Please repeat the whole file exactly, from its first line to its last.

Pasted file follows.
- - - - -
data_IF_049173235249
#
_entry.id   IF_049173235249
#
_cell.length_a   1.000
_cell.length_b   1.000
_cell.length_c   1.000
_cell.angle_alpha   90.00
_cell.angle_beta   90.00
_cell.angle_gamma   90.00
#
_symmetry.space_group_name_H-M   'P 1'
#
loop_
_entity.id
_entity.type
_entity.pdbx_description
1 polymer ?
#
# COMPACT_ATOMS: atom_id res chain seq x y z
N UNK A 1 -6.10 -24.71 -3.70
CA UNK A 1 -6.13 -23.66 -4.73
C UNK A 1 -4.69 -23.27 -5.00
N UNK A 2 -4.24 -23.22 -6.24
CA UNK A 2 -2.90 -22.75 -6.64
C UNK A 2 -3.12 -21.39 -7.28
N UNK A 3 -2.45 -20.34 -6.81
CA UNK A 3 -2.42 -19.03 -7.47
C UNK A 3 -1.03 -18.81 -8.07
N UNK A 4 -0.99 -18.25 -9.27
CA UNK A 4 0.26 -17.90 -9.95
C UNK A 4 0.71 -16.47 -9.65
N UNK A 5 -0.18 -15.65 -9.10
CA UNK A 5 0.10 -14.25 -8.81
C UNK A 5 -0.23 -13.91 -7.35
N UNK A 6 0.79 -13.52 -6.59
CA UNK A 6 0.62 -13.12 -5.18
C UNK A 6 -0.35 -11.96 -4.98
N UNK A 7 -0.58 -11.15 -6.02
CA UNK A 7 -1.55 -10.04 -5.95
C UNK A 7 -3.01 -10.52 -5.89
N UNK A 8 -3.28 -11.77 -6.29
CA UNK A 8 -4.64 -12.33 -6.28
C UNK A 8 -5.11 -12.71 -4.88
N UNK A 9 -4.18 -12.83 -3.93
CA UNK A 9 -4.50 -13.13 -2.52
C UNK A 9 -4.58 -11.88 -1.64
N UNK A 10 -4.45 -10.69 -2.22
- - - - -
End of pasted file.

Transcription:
data_IF_049173235249
#
_entry.id   IF_049173235249
#
_cell.length_a   1.000
_cell.length_b   1.000
_cell.length_c   1.000
_cell.angle_alpha   90.00
_cell.angle_beta   90.00
_cell.angle_gamma   90.00
#
_symmetry.space_group_name_H-M   'P 1'
#
loop_
_entity.id
_entity.type
_entity.pdbx_description
1 polymer ?
#
# COMPACT_ATOMS: atom_id res chain seq x y z
N UNK A 1 -6.10 -24.71 -3.70
CA UNK A 1 -6.13 -23.66 -4.73
C UNK A 1 -4.69 -23.27 -5.00
N UNK A 2 -4.24 -23.22 -6.24
CA UNK A 2 -2.90 -22.75 -6.64
C UNK A 2 -3.12 -21.39 -7.28
N UNK A 3 -2.45 -20.34 -6.81
CA UNK A 3 -2.42 -19.03 -7.47
C UNK A 3 -1.03 -18.81 -8.07
N UNK A 4 -0.99 -18.25 -9.27
CA UNK A 4 0.26 -17.90 -9.95
C UNK A 4 0.71 -16.47 -9.65
N UNK A 5 -0.18 -15.65 -9.10
CA UNK A 5 0.10 -14.25 -8.81
C UNK A 5 -0.23 -13.91 -7.35
N UNK A 6 0.79 -13.52 -6.59
CA UNK A 6 0.62 -13.12 -5.18
C UNK A 6 -0.35 -11.96 -4.98
N UNK A 7 -0.58 -11.15 -6.02
CA UNK A 7 -1.55 -10.04 -5.95
C UNK A 7 -3.01 -10.52 -5.89
N UNK A 8 -3.28 -11.77 -6.29
CA UNK A 8 -4.64 -12.33 -6.28
C UNK A 8 -5.11 -12.71 -4.88
N UNK A 9 -4.18 -12.83 -3.93
CA UNK A 9 -4.50 -13.13 -2.52
C UNK A 9 -4.58 -11.88 -1.64
N UNK A 10 -4.45 -10.69 -2.22